1  
Reply Sun 12 Sep, 2010 12:27 pm
Hi RL

Religion had its roots in psychology. But than every thing is psychology, isn't it. Everything that man does or do not do has something or other to do with psychology. I guess all voluntary thoughts and actions are psychological. Science is a psychological problem too.

I do think i may have understood your take on it, but am not sure how to approach it in a broad manner. If we can narrow it to some instances or situation for e.g Why do people believe in miracles, or why do people think Jesus rose again after death, or why do jihadist kill themselves while killing others? perhaps we can discuss their psychology. Definitely there are problems here.
reasoning logic
 
  1  
Reply Sun 12 Sep, 2010 12:52 pm
@Jackofalltrades phil,
I probably have the term "psychological" incorrect! when I define it I think of it as the psyche [mind] being logical, reasonable and rational, and when one's mind is not in that frame then they are having a psychological problem with their ability to think in terms of reason.
They have no logical reason for their minds to wonder outside of reality, unless we conclude that they need to do this to have some hope," of how they may wish for things to be, "different than what reality offers them.

When one is in this frame of mind one needs not to question anything as they already have the absolute answer. [ God will take care of every thing] There are other mental issues that can also make a person to think in this way.

I do realise that I very well may have this wrong but I do not even think that most of them would even take the time to think about why they think the way that they do.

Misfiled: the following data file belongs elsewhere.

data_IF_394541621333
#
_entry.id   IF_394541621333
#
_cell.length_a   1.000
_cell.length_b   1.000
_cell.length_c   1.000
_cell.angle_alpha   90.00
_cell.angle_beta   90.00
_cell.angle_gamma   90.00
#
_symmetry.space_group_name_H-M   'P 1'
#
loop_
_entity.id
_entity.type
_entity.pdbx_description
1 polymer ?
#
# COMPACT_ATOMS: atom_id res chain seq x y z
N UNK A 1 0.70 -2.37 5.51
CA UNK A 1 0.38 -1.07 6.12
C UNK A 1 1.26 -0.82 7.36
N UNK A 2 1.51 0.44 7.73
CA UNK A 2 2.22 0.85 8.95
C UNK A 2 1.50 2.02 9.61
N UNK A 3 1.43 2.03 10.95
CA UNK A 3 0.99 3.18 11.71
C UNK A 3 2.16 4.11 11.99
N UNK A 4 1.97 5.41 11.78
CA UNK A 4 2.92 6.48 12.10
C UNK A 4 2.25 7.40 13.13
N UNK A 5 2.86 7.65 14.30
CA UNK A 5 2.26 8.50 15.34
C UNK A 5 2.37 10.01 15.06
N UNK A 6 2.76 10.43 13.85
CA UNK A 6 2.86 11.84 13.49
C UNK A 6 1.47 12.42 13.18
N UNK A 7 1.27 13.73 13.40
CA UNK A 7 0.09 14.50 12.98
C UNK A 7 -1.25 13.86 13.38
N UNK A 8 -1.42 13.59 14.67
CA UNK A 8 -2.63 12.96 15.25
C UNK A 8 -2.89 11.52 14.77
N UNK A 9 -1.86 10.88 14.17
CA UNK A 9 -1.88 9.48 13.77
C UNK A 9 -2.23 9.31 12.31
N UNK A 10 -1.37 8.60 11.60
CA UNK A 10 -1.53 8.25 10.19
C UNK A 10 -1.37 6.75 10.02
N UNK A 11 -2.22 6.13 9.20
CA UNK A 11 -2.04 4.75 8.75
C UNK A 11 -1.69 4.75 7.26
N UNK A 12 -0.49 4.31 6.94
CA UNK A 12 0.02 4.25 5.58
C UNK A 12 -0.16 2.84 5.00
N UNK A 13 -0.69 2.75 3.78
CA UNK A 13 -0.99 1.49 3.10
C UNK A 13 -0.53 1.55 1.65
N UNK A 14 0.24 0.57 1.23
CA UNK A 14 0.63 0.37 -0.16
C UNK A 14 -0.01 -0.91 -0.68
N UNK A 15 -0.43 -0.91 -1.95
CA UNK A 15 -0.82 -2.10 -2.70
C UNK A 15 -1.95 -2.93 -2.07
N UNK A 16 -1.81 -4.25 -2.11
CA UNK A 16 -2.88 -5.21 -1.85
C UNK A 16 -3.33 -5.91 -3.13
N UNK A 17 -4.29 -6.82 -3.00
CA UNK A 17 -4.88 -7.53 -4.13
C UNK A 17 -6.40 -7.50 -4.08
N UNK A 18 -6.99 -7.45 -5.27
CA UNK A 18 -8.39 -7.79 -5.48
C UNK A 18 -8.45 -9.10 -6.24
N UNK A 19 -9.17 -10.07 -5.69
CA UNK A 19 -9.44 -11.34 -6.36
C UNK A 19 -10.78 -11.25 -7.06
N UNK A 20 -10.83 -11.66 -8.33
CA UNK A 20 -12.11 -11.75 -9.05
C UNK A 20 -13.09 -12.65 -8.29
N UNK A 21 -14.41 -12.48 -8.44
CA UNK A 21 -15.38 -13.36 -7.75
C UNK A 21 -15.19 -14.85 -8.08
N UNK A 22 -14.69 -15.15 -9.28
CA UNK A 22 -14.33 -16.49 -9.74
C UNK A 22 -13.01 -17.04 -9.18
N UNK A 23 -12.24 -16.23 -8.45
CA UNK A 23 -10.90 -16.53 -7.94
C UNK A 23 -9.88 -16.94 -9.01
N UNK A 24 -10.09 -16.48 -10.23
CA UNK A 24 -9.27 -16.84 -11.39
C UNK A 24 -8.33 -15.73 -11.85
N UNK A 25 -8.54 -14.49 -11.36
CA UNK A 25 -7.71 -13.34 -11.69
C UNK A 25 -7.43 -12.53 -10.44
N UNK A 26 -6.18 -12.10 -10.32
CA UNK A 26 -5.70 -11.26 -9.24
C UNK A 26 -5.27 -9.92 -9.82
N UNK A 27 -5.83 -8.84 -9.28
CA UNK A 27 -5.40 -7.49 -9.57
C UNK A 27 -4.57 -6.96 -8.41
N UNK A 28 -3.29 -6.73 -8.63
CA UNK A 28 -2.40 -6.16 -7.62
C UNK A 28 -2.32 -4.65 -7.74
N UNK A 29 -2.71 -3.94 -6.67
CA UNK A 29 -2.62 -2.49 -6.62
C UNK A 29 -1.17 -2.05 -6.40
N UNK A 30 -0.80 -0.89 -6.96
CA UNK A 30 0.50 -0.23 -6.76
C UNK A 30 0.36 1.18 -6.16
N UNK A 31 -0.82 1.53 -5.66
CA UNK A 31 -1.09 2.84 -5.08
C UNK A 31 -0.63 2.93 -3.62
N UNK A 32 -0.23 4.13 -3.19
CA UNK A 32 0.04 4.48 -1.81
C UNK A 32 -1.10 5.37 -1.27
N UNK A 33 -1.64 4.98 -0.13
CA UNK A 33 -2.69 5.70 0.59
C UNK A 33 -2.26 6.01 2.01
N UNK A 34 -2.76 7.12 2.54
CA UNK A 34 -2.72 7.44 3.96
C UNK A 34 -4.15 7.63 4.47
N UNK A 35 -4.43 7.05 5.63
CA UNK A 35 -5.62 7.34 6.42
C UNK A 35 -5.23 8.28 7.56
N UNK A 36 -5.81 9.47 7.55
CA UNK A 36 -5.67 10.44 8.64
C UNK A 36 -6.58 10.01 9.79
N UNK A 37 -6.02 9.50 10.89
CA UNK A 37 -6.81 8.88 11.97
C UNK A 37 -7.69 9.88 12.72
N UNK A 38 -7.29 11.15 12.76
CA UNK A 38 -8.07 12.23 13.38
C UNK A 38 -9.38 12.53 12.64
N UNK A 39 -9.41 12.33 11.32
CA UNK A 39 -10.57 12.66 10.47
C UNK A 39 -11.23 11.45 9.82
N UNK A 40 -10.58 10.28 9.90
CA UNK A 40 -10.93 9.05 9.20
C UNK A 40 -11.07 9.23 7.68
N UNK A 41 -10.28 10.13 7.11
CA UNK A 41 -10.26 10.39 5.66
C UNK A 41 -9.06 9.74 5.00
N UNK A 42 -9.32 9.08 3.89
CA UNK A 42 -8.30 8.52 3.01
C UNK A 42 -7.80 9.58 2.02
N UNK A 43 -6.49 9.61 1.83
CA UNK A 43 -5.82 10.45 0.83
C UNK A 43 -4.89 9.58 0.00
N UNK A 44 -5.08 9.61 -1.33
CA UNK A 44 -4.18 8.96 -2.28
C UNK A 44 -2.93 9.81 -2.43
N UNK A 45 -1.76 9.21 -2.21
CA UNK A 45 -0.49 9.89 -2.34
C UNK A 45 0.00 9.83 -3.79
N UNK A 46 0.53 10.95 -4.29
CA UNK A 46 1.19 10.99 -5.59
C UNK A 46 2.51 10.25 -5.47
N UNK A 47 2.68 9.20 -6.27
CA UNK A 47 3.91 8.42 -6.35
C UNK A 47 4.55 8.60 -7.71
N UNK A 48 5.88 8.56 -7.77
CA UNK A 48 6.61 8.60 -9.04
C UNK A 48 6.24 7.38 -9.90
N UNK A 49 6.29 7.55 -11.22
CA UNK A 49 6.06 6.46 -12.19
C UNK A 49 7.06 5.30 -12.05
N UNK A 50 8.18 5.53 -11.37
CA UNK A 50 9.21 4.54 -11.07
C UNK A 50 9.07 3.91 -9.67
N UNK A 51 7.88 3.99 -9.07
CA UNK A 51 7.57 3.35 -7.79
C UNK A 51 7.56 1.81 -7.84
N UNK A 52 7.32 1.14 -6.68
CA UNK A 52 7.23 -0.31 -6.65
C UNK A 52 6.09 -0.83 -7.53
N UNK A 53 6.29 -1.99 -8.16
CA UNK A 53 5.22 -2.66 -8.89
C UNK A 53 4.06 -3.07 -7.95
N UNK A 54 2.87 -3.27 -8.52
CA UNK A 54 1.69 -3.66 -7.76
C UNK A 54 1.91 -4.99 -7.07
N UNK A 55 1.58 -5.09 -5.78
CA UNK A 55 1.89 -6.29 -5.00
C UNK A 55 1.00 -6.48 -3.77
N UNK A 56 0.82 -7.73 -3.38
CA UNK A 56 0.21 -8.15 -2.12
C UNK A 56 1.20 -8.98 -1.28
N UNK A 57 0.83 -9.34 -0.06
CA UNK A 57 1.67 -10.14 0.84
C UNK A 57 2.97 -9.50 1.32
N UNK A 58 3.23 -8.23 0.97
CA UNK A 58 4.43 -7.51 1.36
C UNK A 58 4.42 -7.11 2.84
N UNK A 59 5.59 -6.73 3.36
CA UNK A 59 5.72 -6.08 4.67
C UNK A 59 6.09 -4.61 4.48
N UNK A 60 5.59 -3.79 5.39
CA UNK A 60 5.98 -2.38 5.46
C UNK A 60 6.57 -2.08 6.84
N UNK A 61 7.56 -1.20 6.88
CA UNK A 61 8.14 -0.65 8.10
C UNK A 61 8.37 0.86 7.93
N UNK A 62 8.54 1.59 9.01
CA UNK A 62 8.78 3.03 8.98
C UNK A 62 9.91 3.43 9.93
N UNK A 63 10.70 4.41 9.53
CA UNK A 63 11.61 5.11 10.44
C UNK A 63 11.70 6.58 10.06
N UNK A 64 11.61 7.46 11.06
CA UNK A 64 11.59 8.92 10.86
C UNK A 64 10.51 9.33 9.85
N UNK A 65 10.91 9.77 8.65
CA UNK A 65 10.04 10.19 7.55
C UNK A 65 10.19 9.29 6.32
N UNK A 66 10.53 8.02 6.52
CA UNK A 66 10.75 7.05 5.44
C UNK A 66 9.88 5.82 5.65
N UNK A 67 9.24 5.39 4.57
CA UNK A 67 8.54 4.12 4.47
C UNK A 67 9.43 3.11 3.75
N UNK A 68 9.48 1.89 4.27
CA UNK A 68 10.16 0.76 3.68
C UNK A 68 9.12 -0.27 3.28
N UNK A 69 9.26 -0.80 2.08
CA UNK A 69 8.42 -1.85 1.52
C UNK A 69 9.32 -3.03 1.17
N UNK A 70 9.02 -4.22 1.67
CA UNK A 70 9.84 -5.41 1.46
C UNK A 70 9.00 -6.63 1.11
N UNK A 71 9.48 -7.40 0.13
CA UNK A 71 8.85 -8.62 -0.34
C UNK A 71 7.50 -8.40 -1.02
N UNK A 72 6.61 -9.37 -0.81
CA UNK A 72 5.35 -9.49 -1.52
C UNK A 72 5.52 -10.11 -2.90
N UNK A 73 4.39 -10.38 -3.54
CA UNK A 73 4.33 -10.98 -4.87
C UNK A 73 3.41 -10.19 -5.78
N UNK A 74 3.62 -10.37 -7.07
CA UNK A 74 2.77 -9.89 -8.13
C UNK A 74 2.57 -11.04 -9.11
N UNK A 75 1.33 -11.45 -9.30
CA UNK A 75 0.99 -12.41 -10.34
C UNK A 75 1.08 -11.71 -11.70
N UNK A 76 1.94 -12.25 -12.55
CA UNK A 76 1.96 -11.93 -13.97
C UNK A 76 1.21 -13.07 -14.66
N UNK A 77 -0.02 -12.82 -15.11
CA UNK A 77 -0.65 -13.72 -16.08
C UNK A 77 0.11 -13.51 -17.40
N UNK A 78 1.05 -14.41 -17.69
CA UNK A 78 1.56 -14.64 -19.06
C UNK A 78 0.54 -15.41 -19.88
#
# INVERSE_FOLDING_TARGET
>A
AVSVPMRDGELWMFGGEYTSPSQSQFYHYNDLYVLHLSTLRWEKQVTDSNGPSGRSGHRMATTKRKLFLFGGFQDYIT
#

fresco
 
  2  
Reply Sun 12 Sep, 2010 01:14 pm
@reasoning logic,
Sorry to contradict that, but for a believer religion IS "reality". Logicality is merely a tool we use in limited situations. Consider this:

All men are mortal
Jesus was a man
So Jesus was mortal.

BUT

All divine beings are immortal
Jesus is divine
So Jesus is immortal.

Assuming this "logical contradiction" is close the central beliefs of some Christians can we argue they are being "irrational" ? Lest we jump to this conclusion we need to examine similar "contradictions" which appeared to manifest in atomic physics, such as the "wave" versus "particle" findings for electrons. This former "contradiction" has been "solved" by the introduction of a principle of complementarity which in terms of classical logic rejects "the law of the excluded middle".

We cannot appeal to "logic" as the central tenet of "rationality". We need to take into account "functionality" at all levels of description, from the physical to the social, in order to account for agreed "belief systems".